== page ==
Pearl Harbor: Catalyst for Societal Change Post-WW2

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Pearl Harbor: The Turning Point in War and American Societal Views

Life after WW2 When the United States was coming out of the Great Depression, women and other races were treated differently. One of the nation’s most defining points in history was World War II. After almost a century, the belief that gender or race should be treated unequally has come to an end. People who were not white could not get the same rights as others and still did not until ten years later. They were not able to serve in the military or any job with authority. Women were the typical stay-at-home wives who did not work outside the house.

The war started when Nazi Germany’s Adolf Hitler launched his invasion of Poland, allowing him to go on to conquer most of Europe. Hitler’s goal was to cause a mass genocide of the Jewish people and show that the Aryan race was dominant and that the Jews should be killed. After Hitler Conquered most of Europe, the Axis powers, which were composed of Germany, Italy, Japan, Hungary, Romania, and Bulgaria, began to follow Hitler. The United States entered the war later because they were neutral due to the Lend-Lease Act and the bombing of Pearl Harbor.

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Pearl Harbor suffered a bad loss when the Japanese sent a surprise bombing on a U.S. base that was located there. That’s when the United States decided to join allies in the fight against Germany. In December 1941, the U.S. declared war on Japan. Sadly, in retaliation for the Pearl Harbor bombing, the United States detonated two nuclear weapons over the Japanese cities of Hiroshima and Nagasaki.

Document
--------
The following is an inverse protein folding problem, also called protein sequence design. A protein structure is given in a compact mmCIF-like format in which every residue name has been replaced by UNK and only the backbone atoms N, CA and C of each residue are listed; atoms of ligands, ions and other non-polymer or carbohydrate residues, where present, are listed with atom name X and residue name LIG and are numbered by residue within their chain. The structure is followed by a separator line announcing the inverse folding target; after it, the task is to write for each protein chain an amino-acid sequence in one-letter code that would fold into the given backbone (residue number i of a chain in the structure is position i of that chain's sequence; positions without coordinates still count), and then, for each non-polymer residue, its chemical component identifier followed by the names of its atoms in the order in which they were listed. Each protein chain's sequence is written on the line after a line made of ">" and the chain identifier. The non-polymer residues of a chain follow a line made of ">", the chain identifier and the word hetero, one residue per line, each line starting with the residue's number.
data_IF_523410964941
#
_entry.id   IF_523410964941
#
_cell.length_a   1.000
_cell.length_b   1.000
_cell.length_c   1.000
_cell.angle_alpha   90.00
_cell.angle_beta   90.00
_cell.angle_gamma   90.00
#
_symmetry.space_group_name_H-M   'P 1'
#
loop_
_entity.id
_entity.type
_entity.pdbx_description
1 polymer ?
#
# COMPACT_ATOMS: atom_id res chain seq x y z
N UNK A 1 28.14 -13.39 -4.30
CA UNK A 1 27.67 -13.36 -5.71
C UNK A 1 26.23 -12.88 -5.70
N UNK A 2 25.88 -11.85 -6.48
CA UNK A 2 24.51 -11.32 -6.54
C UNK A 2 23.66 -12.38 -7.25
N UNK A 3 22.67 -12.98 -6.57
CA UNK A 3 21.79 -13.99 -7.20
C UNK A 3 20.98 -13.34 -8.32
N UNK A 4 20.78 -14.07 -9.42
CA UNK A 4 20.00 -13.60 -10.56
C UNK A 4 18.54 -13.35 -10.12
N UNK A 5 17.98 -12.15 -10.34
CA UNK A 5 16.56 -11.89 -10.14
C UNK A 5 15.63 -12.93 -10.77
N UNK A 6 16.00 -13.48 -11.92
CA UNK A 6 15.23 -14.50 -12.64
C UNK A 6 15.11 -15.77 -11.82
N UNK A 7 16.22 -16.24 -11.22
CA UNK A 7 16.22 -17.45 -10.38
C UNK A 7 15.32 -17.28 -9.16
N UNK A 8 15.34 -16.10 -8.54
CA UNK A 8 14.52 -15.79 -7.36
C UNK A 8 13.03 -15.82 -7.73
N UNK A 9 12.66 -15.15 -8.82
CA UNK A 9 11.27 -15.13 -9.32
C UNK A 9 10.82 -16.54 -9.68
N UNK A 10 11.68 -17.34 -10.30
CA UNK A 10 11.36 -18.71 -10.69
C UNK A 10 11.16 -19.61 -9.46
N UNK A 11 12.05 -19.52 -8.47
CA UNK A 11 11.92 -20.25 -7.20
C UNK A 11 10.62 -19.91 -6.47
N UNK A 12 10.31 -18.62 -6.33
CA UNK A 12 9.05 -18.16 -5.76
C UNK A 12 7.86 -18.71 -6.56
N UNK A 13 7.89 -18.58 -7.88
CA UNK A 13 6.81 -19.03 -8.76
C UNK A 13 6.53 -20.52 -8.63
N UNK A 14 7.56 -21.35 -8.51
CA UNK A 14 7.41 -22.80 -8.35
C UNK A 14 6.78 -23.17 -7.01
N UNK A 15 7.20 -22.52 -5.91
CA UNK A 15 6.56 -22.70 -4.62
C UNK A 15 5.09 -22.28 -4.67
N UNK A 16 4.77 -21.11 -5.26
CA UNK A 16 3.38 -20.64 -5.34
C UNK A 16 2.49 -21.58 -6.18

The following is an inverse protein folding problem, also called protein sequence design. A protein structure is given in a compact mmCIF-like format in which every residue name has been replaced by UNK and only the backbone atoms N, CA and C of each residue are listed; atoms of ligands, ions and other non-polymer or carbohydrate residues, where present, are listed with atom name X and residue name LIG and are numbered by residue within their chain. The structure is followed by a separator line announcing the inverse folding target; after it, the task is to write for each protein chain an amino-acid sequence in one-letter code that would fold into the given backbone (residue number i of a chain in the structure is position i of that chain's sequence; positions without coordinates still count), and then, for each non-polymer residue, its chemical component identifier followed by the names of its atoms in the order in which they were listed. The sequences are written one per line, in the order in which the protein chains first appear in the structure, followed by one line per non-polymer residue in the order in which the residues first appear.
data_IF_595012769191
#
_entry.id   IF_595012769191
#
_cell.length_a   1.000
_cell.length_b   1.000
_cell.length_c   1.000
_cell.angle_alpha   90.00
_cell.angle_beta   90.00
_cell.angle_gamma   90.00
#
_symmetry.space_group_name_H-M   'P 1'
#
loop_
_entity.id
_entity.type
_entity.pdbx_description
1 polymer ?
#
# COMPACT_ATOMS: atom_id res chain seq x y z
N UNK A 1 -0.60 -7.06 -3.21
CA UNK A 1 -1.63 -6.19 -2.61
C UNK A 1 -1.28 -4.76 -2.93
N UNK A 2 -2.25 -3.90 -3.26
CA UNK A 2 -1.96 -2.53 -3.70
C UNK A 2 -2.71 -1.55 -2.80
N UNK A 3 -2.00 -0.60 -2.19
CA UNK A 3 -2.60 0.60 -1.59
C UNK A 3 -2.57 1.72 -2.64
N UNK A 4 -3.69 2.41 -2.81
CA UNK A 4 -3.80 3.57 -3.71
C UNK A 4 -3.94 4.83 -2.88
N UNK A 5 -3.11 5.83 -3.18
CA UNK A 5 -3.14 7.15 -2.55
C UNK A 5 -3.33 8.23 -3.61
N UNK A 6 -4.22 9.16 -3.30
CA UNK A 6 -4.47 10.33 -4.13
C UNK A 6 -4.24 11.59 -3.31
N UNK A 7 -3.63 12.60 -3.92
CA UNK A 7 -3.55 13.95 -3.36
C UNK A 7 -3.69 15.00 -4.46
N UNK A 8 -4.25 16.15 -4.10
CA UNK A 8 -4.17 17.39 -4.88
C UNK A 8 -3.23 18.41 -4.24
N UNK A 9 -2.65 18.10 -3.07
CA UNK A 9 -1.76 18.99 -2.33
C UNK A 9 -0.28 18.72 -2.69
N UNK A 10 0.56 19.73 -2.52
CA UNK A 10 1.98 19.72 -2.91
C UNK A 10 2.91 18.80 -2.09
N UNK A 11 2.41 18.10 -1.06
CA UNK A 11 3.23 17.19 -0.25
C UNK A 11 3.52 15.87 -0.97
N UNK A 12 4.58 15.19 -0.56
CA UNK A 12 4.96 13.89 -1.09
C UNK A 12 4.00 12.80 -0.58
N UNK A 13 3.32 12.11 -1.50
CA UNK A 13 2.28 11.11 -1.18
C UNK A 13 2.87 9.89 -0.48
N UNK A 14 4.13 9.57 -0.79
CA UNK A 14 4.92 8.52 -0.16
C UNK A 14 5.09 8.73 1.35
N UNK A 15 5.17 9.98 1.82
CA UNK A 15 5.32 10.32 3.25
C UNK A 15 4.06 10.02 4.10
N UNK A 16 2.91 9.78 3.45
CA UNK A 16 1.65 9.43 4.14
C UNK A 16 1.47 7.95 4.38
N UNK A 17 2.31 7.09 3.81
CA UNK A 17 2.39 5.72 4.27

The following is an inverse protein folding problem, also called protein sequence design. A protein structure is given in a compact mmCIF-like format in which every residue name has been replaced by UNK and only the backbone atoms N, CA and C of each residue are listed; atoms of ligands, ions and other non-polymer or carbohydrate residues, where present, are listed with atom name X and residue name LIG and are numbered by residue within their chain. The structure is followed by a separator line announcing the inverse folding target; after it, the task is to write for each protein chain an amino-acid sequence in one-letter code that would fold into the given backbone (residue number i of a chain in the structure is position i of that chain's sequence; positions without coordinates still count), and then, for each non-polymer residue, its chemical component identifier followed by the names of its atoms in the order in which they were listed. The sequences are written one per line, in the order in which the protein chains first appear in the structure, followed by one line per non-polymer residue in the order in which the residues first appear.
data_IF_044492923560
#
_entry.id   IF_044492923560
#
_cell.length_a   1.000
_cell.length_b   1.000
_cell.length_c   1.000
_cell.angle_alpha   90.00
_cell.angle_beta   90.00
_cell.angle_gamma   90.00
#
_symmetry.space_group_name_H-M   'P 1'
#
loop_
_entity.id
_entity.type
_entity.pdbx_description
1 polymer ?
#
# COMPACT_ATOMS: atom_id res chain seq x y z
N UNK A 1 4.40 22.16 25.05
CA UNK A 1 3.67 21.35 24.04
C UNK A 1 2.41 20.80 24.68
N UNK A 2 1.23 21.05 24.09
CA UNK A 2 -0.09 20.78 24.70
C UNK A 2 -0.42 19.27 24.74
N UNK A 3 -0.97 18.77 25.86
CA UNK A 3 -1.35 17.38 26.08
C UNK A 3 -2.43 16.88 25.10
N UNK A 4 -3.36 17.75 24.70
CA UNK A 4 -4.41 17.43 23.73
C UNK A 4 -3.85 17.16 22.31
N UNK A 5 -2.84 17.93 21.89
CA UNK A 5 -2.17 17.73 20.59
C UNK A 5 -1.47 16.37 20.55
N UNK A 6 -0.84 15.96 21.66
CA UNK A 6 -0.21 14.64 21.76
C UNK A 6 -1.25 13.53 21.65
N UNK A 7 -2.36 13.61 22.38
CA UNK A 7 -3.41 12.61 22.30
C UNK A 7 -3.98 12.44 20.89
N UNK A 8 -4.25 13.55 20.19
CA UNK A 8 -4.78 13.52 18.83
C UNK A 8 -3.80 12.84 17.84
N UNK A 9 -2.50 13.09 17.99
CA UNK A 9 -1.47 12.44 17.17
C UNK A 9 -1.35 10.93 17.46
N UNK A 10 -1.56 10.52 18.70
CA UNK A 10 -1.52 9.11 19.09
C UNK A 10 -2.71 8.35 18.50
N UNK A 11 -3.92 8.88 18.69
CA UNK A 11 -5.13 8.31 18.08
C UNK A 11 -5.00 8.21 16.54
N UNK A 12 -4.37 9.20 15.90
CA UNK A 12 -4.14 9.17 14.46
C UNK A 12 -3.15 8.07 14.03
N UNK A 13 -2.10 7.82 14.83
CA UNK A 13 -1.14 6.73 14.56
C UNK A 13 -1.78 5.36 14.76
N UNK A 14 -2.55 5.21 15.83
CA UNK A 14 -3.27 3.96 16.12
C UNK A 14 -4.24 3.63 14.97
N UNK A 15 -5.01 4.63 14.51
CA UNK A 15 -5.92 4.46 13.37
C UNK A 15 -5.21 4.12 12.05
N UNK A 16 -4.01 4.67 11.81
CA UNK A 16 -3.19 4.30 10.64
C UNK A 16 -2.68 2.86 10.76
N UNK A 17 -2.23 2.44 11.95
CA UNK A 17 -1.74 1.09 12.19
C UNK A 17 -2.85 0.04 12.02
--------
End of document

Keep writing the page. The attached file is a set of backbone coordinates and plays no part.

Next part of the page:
From Battlefront to Homefront: How WW2 Transformed American Society and Workforce

As the fight progressed, it was clear to the Allied Powers that they needed to help the Jewish people and bring an end to Hitler. At this time, the Jewish people were being slaughtered and treated like slaves. Since the U.S. had very little resources to engage in war, they needed all the help they could get. There were kids asked to help with bringing any scrap that could be fashioned into weapons for our army. Women were also working at factories that helped the war effort. They made ammunition, vehicles, and more. Overnight, the unemployment rate dropped by 90% because everyone had a role to play. The United States needed all it could get in order to help our men at war. Due to the rapid unemployment drop, we were carried out of the Great Depression. At this time, African Americans were finally able to serve in the military.

There were over 2.5 African Americans who served in the U.S. military during the war, including the famous Tuskegee Airmen, who were the first African-American fighter pilots.

After Hilter committed suicide a week later, the Axis powers surrendered, ending World War 2.

After the war, African Americans were allowed to serve in the war, and this was a new change for their workforce. Women, given their great effort during the war, were laid off from their factory jobs, but most girls over 14 began to work outside the house. And after the war, our factories were able to produce more supplies to support the military effort. I truly believe that the war helped break racial and sexist barriers.


  1. Personal letters and diaries from soldiers and civilians during WW2.
  2. Newspapers and periodicals from the 1940s.
  3. U.S. government publications from the time (e.g., wartime propaganda, military recruitment posters).

Cite this page

Pearl Harbor: Catalyst for Societal Change Post-WW2. (2023, Aug 30). Retrieved from

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